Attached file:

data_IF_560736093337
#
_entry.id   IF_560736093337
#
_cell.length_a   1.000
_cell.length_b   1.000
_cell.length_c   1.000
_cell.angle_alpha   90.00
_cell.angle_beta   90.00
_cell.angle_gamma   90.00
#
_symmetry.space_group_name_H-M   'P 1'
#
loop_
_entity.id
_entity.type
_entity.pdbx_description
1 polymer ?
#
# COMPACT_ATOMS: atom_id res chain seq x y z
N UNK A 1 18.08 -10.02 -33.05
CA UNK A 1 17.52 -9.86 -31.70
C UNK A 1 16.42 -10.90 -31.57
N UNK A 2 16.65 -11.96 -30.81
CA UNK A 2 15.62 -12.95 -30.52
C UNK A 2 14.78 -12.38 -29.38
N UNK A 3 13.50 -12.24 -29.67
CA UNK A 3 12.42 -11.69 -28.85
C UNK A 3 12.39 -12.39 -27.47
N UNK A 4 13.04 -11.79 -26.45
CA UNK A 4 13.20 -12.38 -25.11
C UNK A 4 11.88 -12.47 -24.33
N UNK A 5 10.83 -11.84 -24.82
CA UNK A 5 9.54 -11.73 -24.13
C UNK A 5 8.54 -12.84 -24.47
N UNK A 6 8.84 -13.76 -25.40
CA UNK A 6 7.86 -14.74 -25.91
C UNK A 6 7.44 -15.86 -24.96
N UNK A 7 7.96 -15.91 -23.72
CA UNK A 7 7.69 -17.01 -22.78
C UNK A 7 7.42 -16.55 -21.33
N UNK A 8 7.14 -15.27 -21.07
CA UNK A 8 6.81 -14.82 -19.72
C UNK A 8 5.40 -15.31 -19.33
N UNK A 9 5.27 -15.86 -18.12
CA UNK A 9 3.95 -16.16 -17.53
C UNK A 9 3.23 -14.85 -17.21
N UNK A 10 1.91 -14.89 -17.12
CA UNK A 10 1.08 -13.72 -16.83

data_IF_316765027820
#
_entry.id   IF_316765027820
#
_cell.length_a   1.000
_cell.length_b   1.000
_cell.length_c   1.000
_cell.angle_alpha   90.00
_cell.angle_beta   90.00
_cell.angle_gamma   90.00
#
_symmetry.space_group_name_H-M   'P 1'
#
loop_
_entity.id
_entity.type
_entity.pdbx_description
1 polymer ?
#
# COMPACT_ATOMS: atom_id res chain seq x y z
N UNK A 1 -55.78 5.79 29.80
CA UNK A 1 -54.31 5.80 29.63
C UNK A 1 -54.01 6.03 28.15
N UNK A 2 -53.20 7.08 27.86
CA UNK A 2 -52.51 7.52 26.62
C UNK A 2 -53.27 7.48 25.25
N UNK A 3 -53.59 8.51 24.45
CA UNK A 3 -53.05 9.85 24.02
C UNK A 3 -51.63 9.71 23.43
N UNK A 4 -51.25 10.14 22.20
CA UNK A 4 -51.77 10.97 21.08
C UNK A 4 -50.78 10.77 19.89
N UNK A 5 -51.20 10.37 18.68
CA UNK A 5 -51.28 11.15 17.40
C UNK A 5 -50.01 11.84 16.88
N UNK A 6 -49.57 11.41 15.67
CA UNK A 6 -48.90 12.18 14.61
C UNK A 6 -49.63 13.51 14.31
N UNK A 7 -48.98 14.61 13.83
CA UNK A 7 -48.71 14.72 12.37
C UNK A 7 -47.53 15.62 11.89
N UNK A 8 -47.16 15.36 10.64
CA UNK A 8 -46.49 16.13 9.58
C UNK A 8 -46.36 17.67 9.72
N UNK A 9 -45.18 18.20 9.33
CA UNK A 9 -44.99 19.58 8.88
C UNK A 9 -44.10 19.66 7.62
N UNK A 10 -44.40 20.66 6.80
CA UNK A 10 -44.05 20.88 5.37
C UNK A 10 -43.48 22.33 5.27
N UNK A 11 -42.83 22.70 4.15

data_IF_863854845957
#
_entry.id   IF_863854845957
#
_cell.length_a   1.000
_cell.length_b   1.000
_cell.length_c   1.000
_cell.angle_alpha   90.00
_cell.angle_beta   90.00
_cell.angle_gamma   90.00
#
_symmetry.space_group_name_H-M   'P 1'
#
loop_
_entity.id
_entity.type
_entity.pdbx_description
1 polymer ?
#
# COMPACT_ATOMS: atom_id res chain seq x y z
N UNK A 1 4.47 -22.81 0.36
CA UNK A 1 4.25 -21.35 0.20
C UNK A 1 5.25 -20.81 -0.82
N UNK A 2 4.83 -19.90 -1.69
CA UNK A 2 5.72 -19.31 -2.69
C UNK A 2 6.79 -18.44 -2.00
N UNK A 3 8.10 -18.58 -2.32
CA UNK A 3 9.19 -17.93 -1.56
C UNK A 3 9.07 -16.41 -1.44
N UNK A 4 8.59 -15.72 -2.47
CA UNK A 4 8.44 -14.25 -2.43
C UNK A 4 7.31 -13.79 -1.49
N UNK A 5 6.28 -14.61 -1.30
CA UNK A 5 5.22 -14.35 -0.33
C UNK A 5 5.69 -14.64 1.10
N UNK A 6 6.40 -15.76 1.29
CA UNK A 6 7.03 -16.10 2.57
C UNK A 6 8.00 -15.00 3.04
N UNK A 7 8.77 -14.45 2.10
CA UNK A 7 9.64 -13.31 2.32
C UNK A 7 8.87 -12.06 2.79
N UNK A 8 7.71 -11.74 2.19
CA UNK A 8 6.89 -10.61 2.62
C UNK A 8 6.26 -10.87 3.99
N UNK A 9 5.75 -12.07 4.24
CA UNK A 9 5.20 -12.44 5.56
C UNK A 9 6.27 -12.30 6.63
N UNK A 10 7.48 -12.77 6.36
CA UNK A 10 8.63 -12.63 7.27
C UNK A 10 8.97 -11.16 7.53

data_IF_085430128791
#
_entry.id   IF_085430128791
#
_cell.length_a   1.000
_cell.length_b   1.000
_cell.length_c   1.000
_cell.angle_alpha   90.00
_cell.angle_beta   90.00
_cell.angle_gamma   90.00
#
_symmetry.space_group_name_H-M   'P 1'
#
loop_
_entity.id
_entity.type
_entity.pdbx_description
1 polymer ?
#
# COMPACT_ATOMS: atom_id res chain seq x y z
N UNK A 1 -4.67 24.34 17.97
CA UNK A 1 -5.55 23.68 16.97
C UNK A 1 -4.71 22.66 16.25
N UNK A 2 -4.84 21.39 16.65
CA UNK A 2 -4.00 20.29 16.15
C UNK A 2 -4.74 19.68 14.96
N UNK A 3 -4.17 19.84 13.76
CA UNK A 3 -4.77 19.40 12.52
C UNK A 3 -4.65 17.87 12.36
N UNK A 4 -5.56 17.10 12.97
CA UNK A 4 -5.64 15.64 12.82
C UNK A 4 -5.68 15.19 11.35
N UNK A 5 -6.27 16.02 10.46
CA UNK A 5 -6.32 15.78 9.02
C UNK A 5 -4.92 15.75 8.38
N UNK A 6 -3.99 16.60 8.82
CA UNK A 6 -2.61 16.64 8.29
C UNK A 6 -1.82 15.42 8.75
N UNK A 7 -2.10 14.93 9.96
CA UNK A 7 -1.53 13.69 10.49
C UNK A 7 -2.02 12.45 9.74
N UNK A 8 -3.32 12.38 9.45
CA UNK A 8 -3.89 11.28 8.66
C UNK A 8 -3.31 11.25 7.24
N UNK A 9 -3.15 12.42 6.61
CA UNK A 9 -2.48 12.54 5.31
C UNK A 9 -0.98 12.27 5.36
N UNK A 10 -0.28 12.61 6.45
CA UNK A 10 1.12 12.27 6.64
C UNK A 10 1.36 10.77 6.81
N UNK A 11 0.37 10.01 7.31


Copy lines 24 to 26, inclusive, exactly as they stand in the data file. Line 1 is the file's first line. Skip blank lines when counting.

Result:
N UNK A 2 16.65 -11.96 -30.81
CA UNK A 2 15.62 -12.95 -30.52
C UNK A 2 14.78 -12.38 -29.38